About This Condition
“Hypoglycemia” is the medical term for low blood sugar (glucose).
People with diabetes who use medications, particularly insulin, to control their blood glucose sometimes develop hypoglycemia. This can be caused by not having a stable intake of carbs—not eating enough of them, eating them erratically, or not adjusting for an increase in physical activity—to balance the blood glucose-lowering effect of these medications.1,2
Early symptoms of hypoglycemia typically come on quickly and can include shakiness, anxiety, irritability, hunger, confusion, light headedness, and rapid heartbeat, but some people do not experience or detect these early symptoms.3 Hypoglycemia can contribute to falls, accidents, and other kinds of injuries; if untreated, it can progress from severe confusion to unconsciousness, seizure, coma, or even death.4 In addition, over time, people with diabetes who have repeated episodes of hypoglycemia appear to have a higher risk of dementia.5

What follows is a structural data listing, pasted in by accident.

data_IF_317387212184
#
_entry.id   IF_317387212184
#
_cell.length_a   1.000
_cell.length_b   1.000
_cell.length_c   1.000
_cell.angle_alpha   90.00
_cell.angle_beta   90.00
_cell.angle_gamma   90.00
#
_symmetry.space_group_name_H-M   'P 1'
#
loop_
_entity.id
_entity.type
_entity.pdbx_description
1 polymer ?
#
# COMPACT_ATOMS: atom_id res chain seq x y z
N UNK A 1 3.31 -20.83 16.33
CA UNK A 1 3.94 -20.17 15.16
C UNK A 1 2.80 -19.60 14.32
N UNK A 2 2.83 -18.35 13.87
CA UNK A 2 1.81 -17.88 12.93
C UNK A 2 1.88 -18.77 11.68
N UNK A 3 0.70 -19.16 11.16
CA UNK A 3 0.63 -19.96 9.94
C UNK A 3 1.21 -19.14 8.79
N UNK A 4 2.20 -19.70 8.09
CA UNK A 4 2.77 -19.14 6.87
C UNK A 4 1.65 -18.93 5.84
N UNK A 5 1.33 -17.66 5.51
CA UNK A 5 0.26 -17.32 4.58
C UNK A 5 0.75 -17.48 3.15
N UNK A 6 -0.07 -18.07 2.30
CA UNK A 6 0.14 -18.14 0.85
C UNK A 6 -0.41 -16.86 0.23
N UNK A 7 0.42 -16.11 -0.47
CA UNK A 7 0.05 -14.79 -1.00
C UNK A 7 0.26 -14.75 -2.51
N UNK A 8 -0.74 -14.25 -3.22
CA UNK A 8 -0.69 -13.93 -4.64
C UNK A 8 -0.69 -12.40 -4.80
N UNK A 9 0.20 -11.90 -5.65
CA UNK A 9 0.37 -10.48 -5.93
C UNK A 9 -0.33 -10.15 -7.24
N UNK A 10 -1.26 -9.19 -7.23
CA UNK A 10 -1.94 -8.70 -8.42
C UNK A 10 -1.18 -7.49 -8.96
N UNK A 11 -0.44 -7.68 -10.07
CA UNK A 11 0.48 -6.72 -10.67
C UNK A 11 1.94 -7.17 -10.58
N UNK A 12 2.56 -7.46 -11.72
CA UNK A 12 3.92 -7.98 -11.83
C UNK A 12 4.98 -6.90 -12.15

People who use insulin to control their diabetes can generally prevent hypoglycemia by using their insulin as prescribed and sticking to an eating pattern that provides the same amounts of carbs at the same times each day. Using a blood glucose monitor can help people identify when their blood glucose is getting low so they can take steps to prevent hypoglycemia. Alcohol makes controlling blood glucose levels with insulin difficult, so drinking alcohol in moderation is best.2
People with diabetes using diabetes medications other than insulin can usually prevent hypoglycemia by eating on a regular schedule, making wise food choices, and having a consistent exercise program. Fasting for lab tests, delaying meals, increasing physical activity, and sleeping are examples of situations that increase the risk of hypoglycemia. Being aware of the risks, watching for symptoms, and monitoring blood glucose can help people with diabetes act fast to avoid hypoglycemia.4
A diet of frequent, small, high-protein, low-carbohydrate meals is often recommended. If illness prevents eating, hospitalization for intravenous glucose injections is typically required. In cases of pituitary or adrenal insufficiency, hormone replacement may be prescribed. For hypoglycemia due to an insulin-producing tumor, surgical removal of the tumor is usually recommended.